‘Ferrari can’t capitalise on new rules like Merc in 2014’

Date published: January 28 2021 - Michelle Foster

Ferrari

Preparing for a new era in Formula 1 in 2022, Mattia Binotto has ruled out Ferrari doing what Mercedes did in 2014, saying the timing is out.

Back in 2014 Formula 1 introduced a new engine, swapping the V8s for a hybrid turbo V6 power unit.

Mercedes got the jump on its rivals.

The Brackley squad spent years developing its engine and has since gone on to win seven successive championship doubles.

Formula 1 is gearing up for its biggest rule change since then, the sport introducing new aerodynamic regulations in 2022, moving to ground effect aerodynamics in a bid to improve the racing.

It begs the question whether Ferrari, who are on the back foot after a disappointing 2020 campaign, can make the same leaps forward that Mercedes did.

Team boss Mattia Binotto says it is doubtful as the teams are only permitted to work on their 2022 cars from 1 January 2021.

“I don’t think you can compare the situations,” Binotto told Motorsport-total.com.

“Back then, Mercedes was clever enough to develop its power unit long before anyone else.

“If there is one thing in common, it is that there is a big rule change, but the timing is very different.”

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Ferrari-PA

Ferrari will have to adapt to a new budget cap that comes into effect this season.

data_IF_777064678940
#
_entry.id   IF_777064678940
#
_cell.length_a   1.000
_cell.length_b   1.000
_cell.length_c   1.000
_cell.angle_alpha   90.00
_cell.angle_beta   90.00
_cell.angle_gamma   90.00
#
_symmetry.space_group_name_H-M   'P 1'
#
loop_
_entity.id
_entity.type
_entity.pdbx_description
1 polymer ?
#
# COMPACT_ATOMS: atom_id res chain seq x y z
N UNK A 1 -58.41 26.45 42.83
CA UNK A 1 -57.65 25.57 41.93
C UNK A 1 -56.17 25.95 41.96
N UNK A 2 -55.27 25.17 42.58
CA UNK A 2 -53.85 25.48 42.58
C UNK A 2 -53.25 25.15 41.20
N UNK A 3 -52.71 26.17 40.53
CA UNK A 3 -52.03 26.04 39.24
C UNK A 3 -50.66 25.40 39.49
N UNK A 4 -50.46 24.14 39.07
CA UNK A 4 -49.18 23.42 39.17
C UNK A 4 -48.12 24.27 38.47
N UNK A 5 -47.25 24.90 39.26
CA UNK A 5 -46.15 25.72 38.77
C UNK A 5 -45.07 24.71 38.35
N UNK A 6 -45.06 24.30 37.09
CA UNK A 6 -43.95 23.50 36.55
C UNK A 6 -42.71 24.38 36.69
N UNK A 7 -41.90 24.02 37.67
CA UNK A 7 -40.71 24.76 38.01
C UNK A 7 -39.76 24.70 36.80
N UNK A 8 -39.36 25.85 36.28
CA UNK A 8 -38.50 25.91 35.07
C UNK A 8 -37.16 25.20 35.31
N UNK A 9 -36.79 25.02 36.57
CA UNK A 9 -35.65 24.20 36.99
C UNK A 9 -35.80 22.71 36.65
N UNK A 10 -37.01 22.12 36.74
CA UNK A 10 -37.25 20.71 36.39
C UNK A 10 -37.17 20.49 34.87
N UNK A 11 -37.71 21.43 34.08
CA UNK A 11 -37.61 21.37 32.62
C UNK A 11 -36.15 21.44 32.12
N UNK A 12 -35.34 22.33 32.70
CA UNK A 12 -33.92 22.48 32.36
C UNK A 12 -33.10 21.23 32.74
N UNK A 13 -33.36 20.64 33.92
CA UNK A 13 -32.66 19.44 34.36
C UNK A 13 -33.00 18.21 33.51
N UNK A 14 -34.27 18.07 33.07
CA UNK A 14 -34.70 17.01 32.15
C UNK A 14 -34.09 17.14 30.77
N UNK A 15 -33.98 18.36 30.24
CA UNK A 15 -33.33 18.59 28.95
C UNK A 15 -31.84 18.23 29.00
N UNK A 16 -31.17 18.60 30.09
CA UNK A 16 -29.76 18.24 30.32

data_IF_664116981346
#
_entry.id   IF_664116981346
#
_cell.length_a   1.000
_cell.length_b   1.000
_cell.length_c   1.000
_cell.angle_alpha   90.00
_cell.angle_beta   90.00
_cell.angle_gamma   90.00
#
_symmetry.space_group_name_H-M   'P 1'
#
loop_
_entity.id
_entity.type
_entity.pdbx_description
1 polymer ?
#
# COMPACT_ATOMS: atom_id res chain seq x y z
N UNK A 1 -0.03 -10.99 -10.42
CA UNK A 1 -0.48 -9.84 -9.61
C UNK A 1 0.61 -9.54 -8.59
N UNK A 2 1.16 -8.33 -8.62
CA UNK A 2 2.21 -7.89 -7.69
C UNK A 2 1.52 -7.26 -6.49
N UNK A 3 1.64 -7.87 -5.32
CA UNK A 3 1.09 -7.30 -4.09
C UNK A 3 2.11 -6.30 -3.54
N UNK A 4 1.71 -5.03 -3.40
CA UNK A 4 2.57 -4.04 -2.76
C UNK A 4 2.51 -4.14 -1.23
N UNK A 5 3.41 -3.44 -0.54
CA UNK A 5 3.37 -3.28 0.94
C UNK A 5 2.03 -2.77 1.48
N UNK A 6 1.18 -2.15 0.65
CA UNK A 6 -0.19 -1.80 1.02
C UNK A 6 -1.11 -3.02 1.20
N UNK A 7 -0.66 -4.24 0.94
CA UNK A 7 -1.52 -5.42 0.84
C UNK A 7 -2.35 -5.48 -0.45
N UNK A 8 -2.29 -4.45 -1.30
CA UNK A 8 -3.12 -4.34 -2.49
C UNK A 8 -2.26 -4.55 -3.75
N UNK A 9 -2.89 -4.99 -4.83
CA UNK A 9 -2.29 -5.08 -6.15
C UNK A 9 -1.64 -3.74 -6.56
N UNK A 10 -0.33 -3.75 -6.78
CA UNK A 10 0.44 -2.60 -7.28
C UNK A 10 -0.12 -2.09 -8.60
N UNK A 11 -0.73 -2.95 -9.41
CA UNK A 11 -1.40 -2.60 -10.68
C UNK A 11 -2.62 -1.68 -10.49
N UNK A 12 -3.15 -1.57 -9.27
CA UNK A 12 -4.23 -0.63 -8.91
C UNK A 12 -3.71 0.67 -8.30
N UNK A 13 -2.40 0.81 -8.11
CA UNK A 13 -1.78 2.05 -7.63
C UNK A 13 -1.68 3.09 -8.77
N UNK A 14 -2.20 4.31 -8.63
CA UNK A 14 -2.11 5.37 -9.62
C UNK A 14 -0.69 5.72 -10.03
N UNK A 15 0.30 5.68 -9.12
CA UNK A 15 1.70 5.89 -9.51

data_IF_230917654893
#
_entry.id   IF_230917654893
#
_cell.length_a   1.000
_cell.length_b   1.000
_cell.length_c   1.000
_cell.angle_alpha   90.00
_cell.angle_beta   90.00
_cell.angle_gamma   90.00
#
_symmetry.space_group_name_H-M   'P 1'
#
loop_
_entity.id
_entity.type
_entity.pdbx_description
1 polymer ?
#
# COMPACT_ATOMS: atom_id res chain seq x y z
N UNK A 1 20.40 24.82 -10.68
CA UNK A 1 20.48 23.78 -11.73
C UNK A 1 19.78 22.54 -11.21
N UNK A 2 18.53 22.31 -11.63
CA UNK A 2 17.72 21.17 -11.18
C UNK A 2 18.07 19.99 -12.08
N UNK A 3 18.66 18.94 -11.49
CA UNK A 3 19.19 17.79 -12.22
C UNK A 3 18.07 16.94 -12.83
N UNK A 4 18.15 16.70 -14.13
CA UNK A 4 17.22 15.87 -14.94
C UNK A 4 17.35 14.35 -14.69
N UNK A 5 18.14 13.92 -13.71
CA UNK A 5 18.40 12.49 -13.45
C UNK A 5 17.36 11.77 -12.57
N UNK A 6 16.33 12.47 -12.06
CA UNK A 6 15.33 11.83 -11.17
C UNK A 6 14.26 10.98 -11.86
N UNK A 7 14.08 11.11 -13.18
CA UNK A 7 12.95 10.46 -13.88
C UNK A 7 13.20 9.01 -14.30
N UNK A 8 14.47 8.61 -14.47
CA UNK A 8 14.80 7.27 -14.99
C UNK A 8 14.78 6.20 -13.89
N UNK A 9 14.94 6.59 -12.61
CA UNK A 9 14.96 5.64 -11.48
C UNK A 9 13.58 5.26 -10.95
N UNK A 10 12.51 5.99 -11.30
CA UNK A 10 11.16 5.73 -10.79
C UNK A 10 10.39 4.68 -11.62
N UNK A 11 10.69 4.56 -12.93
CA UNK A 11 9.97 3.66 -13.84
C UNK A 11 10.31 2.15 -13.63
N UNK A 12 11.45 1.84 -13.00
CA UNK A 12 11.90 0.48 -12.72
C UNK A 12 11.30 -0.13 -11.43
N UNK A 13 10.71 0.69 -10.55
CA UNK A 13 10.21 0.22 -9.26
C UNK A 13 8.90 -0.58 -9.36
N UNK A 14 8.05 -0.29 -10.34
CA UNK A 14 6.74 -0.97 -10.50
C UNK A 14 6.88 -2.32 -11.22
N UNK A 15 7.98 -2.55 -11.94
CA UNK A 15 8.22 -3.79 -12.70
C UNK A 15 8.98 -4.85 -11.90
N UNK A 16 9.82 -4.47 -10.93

The Formula 1 teams are all operating under a new $145m limit, which will drop to $140m in 2022 and $135m the year after.

That means slashing the budget with Ferrari a team that usually spends more than $400m per season.

The Scuderia has been sending some of its staff over to Haas to meet the cap rules.

“You have seen recently, for example, a technical senior person like Simone Resta has moved into the Haas organisation an important and significant role,” Binotto said earlier this month. “He is not the only one who will move into the Haas organisation.

“A few other technicians will move, reducing our organisation which is required for the budget cap, but strengthening somehow the organisation of our customers and I would say partner teams.”

Binotto was quick to deny that the staff would be shared resources in any way.

He said: “Those persons will be in Maranello in a completely separate building to Scuderia Ferrari, so they will not have access to the Scuderia Ferrari building. It is separate and they will remain in the area.

“Haas is a fully-independent team compared to Ferrari. It’s not a junior team and we are not exchanging information beyond what’s possible by the regulations, so it’s a completely different organisation independent to Ferrari.”

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